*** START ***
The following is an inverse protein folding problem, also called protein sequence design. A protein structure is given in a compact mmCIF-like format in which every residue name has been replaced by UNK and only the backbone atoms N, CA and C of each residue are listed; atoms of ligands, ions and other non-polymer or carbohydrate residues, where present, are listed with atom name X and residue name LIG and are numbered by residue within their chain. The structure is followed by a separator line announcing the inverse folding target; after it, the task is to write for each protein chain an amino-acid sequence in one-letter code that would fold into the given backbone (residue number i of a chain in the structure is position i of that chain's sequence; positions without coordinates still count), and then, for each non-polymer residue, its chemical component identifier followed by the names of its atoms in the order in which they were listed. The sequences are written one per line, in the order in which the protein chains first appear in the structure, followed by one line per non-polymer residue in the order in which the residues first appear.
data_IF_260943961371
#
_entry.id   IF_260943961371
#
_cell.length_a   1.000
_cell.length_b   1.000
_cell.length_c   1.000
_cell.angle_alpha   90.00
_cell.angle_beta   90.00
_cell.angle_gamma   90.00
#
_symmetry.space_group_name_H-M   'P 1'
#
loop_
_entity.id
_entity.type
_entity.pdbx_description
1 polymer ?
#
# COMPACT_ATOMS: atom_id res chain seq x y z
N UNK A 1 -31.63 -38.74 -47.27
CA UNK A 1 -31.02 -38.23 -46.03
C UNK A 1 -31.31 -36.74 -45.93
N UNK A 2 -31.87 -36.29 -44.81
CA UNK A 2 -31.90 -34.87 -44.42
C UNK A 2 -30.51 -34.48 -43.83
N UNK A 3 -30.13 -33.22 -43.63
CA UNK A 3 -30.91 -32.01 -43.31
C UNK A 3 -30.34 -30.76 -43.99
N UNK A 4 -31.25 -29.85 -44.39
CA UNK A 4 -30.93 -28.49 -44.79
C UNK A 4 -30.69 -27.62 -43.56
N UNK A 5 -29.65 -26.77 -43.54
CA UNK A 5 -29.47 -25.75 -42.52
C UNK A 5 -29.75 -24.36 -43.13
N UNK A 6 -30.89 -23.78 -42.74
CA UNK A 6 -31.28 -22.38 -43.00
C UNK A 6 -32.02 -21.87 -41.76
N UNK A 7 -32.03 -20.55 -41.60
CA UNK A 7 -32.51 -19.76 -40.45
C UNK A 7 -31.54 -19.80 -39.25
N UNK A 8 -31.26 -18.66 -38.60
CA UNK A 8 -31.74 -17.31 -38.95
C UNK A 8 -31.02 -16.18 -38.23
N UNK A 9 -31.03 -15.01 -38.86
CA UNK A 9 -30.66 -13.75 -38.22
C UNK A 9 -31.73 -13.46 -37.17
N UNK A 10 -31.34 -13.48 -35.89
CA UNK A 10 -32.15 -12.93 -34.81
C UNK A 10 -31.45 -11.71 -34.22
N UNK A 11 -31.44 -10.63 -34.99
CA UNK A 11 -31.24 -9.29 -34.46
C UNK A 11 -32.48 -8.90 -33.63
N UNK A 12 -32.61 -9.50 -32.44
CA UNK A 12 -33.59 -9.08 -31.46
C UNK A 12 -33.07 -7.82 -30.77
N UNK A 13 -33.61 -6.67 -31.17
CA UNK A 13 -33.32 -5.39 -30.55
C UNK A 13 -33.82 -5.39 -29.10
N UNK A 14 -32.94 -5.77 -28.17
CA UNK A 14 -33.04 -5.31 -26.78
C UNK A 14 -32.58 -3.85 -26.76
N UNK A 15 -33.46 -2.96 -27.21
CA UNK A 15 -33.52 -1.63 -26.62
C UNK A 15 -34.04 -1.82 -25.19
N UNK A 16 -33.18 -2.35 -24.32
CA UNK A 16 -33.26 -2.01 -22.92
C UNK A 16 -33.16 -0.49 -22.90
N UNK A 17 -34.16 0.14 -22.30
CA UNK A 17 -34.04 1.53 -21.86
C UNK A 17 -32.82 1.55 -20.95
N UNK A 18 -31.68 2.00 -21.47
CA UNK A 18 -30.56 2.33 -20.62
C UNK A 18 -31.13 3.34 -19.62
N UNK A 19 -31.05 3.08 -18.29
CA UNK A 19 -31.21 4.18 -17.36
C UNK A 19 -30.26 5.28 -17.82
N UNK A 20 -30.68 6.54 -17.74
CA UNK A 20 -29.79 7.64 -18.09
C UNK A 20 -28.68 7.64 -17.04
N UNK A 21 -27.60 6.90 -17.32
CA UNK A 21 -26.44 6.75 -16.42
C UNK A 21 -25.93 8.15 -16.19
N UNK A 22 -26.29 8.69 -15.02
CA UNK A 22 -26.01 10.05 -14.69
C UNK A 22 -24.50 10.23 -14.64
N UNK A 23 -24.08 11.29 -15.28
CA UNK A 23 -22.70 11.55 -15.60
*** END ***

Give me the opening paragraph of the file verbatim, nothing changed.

The following is an inverse protein folding problem, also called protein sequence design. A protein structure is given in a compact mmCIF-like format in which every residue name has been replaced by UNK and only the backbone atoms N, CA and C of each residue are listed; atoms of ligands, ions and other non-polymer or carbohydrate residues, where present, are listed with atom name X and residue name LIG and are numbered by residue within their chain. The structure is followed by a separator line announcing the inverse folding target; after it, the task is to write for each protein chain an amino-acid sequence in one-letter code that would fold into the given backbone (residue number i of a chain in the structure is position i of that chain's sequence; positions without coordinates still count), and then, for each non-polymer residue, its chemical component identifier followed by the names of its atoms in the order in which they were listed. The sequences are written one per line, in the order in which the protein chains first appear in the structure, followed by one line per non-polymer residue in the order in which the residues first appear.